All the metrics indicate Machado is a better defensive third baseman than shortstop. However, Machado much prefers being more in the game at shortstop and he has expressed his delight at playing shortstop for the Dodgers. I would expect his next contract will have clarification for him to play shortstop, not third base.

It wouldn’t surprise if the Dodgers tried to shed some payroll this year so they can avoid a huge hit with the MLB luxury tax. I’m pretty sure they would love to retain Machado as a free agent signing if he proves to be worth his eventual asking price, and if his position and that of Seager are resolved. But that’s not until the offseason. His presence with the Dodgers is for here and for now.

Strong and powerful, the athletic centerpiece of the trade from the Orioles standpoint, Yusniel Diaz may be “the one that got away” from the Dodgers when it is all said and done a few years from now. But make no mistake, by trading for Machado, the Dodgers got their man.


Prior to the morning of July 19, 2018, Francisco Mejia was the top prospect in the Cleveland Indians organization. Signed as a catcher, but seeing playing time in the outfield before being traded to the San Diego Padres, Mejia boasts a top quality switch-hitting bat, his best overall skill. He should be able to hit for a solid batting average once all adjustments are made to his new league and new team. His hit tool is for real.

Mejia was traded to the Padres for left-handed All-Star reliever Brad Hand and right-handed reliever Adam Cimber. Both Hand and Cimber have joined the Indians bullpen.

It is ironic that Mejia was even available for the Indians to trade him to the Padres. But for fate stepping in, things may have been different. In July 2016, Cleveland thought they had traded Mejia, RHP Shawn Armstrong, shortstop Yu-Cheng Chang and outfielder Greg Allen to the Milwaukee Brewers for catcher Jonathan Lucroy. However, Lucroy did not receive assurance from Cleveland that he would be their No. 1 catcher in subsequent seasons. Lucroy chose to veto the trade, using a no-trade clause in his contract at the time with the Brewers.

Now, two weeks short of two years later, Mejia is on the move again. This time it is to the Padres.

With Austin Hedges an excellent defender behind the plate but a mediocre hitter at best, it makes one wonder why the Padres needed Mejia at the price of two quality relievers however, Mejia is known as a good hitter with gap power who has upside remaining in his entire game. Still only 22, Mejia can serve as a good hitting catcher or as a potential outfielder for San Diego. With Mejia and Hedges, the Padres can have a very reliable offensive/defensive tandem to deploy behind the plate for years to come.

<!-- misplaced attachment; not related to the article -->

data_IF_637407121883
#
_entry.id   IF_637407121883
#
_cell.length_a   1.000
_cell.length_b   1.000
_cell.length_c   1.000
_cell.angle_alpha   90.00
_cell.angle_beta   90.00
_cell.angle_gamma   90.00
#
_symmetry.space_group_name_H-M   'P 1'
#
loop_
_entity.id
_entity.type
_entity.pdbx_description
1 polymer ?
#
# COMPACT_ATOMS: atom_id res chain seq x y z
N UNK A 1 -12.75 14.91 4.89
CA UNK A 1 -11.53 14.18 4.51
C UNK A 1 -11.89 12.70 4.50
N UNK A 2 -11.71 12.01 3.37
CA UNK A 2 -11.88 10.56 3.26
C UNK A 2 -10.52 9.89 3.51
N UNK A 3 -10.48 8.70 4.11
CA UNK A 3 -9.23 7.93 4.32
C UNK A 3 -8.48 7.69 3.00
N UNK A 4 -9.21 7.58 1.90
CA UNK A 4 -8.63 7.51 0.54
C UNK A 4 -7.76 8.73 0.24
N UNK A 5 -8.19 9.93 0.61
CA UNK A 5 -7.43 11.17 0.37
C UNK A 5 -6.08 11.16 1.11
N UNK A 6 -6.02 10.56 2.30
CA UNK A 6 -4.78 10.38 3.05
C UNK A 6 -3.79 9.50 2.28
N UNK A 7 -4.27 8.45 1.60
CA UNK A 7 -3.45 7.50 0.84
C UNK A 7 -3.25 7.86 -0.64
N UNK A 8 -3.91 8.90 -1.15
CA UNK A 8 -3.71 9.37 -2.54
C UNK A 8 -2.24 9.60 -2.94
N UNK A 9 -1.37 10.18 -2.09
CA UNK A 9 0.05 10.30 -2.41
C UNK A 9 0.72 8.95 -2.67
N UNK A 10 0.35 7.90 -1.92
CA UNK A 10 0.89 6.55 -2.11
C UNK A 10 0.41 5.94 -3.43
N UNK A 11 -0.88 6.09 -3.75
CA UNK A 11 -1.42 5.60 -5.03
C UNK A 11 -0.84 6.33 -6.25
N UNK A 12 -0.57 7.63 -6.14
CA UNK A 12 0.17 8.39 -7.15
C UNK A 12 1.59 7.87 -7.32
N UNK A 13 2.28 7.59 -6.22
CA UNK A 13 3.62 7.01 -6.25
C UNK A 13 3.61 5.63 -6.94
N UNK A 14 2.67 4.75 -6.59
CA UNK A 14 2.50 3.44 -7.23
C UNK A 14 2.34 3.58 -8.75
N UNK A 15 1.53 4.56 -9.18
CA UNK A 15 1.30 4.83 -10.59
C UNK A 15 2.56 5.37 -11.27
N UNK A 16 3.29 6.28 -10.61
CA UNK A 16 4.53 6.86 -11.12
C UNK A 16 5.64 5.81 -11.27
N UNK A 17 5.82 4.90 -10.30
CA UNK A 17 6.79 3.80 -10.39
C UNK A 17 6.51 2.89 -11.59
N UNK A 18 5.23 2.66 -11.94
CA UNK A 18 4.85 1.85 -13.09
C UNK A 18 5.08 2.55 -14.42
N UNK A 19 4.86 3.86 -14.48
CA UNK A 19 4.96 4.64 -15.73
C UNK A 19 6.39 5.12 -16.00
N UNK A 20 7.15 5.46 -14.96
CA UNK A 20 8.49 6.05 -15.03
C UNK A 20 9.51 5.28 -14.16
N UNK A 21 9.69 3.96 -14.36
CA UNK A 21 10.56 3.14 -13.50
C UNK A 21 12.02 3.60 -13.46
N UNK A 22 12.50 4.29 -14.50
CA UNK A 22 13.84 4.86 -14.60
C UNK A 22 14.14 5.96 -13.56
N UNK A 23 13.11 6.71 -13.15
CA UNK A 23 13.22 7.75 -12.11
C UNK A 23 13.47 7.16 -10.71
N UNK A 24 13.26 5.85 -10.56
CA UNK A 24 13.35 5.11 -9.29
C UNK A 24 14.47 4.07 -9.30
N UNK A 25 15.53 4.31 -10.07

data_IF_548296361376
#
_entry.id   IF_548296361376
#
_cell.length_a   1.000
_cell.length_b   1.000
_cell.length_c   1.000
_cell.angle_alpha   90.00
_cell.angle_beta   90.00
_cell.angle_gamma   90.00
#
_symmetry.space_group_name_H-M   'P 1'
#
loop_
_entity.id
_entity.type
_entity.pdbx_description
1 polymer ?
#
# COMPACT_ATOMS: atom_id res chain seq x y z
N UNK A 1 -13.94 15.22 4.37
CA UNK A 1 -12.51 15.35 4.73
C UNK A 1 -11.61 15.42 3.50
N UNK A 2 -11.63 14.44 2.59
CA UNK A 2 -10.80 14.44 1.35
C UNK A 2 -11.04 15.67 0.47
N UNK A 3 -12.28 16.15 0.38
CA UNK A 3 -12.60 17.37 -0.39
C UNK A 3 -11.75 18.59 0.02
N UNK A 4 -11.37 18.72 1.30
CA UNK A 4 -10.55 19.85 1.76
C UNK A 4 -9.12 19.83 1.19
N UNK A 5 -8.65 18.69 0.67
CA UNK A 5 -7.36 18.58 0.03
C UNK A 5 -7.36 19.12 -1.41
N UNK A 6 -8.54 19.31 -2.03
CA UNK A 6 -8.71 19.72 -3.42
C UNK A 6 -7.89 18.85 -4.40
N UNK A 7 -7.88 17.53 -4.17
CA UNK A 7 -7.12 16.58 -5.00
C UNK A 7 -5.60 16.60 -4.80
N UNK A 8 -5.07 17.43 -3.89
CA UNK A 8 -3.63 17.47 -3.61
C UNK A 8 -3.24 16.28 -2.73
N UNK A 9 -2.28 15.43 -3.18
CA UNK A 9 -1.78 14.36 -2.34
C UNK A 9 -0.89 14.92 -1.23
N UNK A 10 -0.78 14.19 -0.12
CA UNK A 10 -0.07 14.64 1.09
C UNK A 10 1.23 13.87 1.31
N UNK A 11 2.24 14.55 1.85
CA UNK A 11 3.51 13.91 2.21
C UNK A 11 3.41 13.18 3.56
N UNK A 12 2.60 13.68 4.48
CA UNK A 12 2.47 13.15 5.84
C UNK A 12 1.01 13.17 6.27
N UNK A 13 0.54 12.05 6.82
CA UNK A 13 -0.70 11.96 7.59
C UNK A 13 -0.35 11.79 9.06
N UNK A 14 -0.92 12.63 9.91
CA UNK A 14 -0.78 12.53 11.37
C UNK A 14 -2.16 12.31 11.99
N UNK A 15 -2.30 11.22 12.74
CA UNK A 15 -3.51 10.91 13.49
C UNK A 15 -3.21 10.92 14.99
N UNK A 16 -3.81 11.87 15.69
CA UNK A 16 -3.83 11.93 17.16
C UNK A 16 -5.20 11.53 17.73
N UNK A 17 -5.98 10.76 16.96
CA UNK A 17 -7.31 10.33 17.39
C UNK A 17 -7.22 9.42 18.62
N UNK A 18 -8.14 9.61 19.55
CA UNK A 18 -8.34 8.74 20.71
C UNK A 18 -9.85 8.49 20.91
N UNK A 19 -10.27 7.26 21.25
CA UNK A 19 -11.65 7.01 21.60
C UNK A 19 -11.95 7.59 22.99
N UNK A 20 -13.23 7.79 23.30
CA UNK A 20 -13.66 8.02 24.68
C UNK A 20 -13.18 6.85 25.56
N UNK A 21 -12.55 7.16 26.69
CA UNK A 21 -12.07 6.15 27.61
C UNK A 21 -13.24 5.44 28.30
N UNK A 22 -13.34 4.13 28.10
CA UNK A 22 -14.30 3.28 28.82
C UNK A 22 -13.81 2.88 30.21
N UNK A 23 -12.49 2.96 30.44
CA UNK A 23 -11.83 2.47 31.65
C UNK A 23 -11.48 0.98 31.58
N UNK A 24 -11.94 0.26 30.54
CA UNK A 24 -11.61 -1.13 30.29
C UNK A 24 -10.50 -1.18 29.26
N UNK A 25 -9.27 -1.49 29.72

While it is doubtful, it may be possible that either Hedges or Mejia will be used in trade to fetch an unmet need.

I have scouted countless games in which Mejia caught, played third base and left field. I have not seen him play right field, the Indians latest experiment to get his bat in the game prior to his trade to the Padres.

Mejia has a strong and accurate arm behind the plate. He has work to do on blocking balls in the dirt as well as in calling a game and serving as a shepherd to his pitchers. He is stiff and lacks range at third base. He is barely average as an outfielder at this early stage of his outfield transition/experiment. It seems apparent that Mejia prefers catching to playing anywhere else on defense.

I have always found Mejia to lack energy on the playing field. He shows no sense of urgency. He shows little outward sign that he enjoys playing the game. I once thought Indians shortstop Francisco Lindor or third baseman Jose Ramirez would make excellent mentors for Mejia. They both play with their hair on fire. Mejia could have learned how to play the game from them. Now he will likely find new mentors with San Diego. I hope so.

Brad Hand was used as an All-Star closer for San Diego. A lefty with deception, he fits a much needed role in the Indians pen. I see both Hand and current Indians closer Cody Allen sharing the 8th and 9th innings, depending upon the game matchups. Both can close. One can set-up for the other along with the currently injured Andrew Miller and newly acquired Adam Cimber. So in essence, the Indians have Hand, Allen, Miller, Cinder, and even Neil Ramirez to use from the 7th inning on.

Cinder is a sidearm/submarine type pitcher capable of facing both left and right-handed hitters. His funky delivery will add an interesting wrinkle to the bullpen arms available to manager Terry Francona. Veteran lefty Oliver Perez has added depth to the pen as well.

The encouraging aspect of this trade from both team’s perspective is the club control that comes with each of the three players involved.

Francisco Mejia has played only a total of 12 major-league games. He won’t be eligible for arbitration until 2021. He won’t be a free agent until 2024.

Brad Hand is signed through 2020 with a team option for 2021. He signed a three-year, $19.75MM contract that extends from this year until 2020. That’s a very reasonable price for a team like Cleveland with a prudent payroll.

Adam Cimber still has rookie status remaining this season. He will not be a free agent until 2024.


The biggest loser in the Dodgers trade for Manny Machado has to be the Arizona Diamondbacks.